Friday, August 13, 2010

In a Series, Foreshadowing a Character

One thing JK Rowling did throughout her series was to give a cameo to a character in a book before that character truly had a starring role. For example, in the first book, the Dursleys talk about Arabella Figg as Harry's babysitter before she comes out as a squib in Order of the Phoenix. Likewise, Gregorovitch is mentioned as the maker of Krum's wand in Goblet of Fire before he becomes a carrier of an important secret and the target of Voldemort's wrath in Deathly Hallows.

One of JKR's most beloved characters, Sirius Black, is also foreshadowed in an earlier book. In answer to Dumbledore's question as to where he got the motorbike, Hagrid answers:

“Borrowed it, Professor Dumbledore, sir,” said the giant, climbing carefully off the motorcycle as he spoke. “Young Sirius Black lent it to me. I’ve got him, sir.” (p. 14, SS)

Notice that JKR plants Sirius into the very first chapter of her first book, even though he doesn't appear as a true character until two books later with Prisoner of Azkaban. She also gives a hint as to his character and role with that motorbike and his presence at Godric's Hollow.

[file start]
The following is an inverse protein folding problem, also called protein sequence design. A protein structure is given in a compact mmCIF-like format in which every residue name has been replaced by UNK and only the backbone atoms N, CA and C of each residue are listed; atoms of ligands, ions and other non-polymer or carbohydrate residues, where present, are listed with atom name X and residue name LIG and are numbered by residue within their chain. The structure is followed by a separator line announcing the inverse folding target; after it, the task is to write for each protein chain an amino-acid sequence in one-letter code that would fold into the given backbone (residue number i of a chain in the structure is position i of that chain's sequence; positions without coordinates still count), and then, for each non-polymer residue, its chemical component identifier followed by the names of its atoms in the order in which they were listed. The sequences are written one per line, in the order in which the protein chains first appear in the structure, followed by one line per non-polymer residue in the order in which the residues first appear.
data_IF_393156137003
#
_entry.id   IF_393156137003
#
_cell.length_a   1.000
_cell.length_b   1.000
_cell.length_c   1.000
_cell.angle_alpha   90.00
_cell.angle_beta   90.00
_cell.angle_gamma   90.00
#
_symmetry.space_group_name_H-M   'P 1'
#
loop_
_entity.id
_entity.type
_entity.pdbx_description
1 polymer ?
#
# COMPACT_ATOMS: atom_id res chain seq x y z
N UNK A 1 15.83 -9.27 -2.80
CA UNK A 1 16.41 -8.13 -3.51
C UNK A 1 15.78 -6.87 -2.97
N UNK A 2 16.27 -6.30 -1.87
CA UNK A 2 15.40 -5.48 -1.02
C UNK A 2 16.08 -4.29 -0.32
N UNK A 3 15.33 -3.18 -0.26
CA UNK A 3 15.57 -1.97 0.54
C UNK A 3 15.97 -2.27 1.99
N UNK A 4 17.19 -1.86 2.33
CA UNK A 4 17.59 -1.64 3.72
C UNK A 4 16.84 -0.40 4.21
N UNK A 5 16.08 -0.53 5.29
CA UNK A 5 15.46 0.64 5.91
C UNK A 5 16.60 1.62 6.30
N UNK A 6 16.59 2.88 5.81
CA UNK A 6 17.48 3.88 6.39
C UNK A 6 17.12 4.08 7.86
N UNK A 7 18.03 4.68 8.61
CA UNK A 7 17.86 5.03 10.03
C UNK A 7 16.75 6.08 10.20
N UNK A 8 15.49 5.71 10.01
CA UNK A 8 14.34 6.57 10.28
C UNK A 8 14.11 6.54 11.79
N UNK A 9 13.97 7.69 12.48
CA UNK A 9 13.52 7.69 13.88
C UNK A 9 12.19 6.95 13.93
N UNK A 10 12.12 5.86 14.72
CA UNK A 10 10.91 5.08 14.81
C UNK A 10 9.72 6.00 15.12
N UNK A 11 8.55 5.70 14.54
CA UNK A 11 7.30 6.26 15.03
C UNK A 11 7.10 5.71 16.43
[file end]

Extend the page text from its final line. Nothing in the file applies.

In Prisoner of Azkaban, JKR gives Cedric Diggory a cameo, even though his starring role is not until the next book, Goblet of Fire.

"Diggory got the Snitch," said George. "Just after you fell. He didn't realize what had happened. When he looked back and saw you on the ground, he tried to call it off. Wanted a rematch. But they won fair and square...even Wood admits it." (p. 180, PoA)

If even Wood admits it was fair, but Cedric was willing to forego a win for a rematch, then he must be a true champion. It's a wonderful, although brief, introduction to the young man whose sense of honor and fair play makes him a winner with Harry in the maze, and then lose his life because of it.

Layering characters into stories in this manner reveals the depths to which JKR plots her series. To a reader, a series feels more real and connected when an important character doesn't just begin and end their career in one book. Readers love a sense of interconnectedness and a well thought-out plot.

If you're writing a series, plot out each book, its plots and characters, far enough in advance, that you can bring onstage characters from a later story and introduce them to your audience before their closeup.

What have you foreshadowed in your story or series?  Have you brought on a character even before they had a starring role?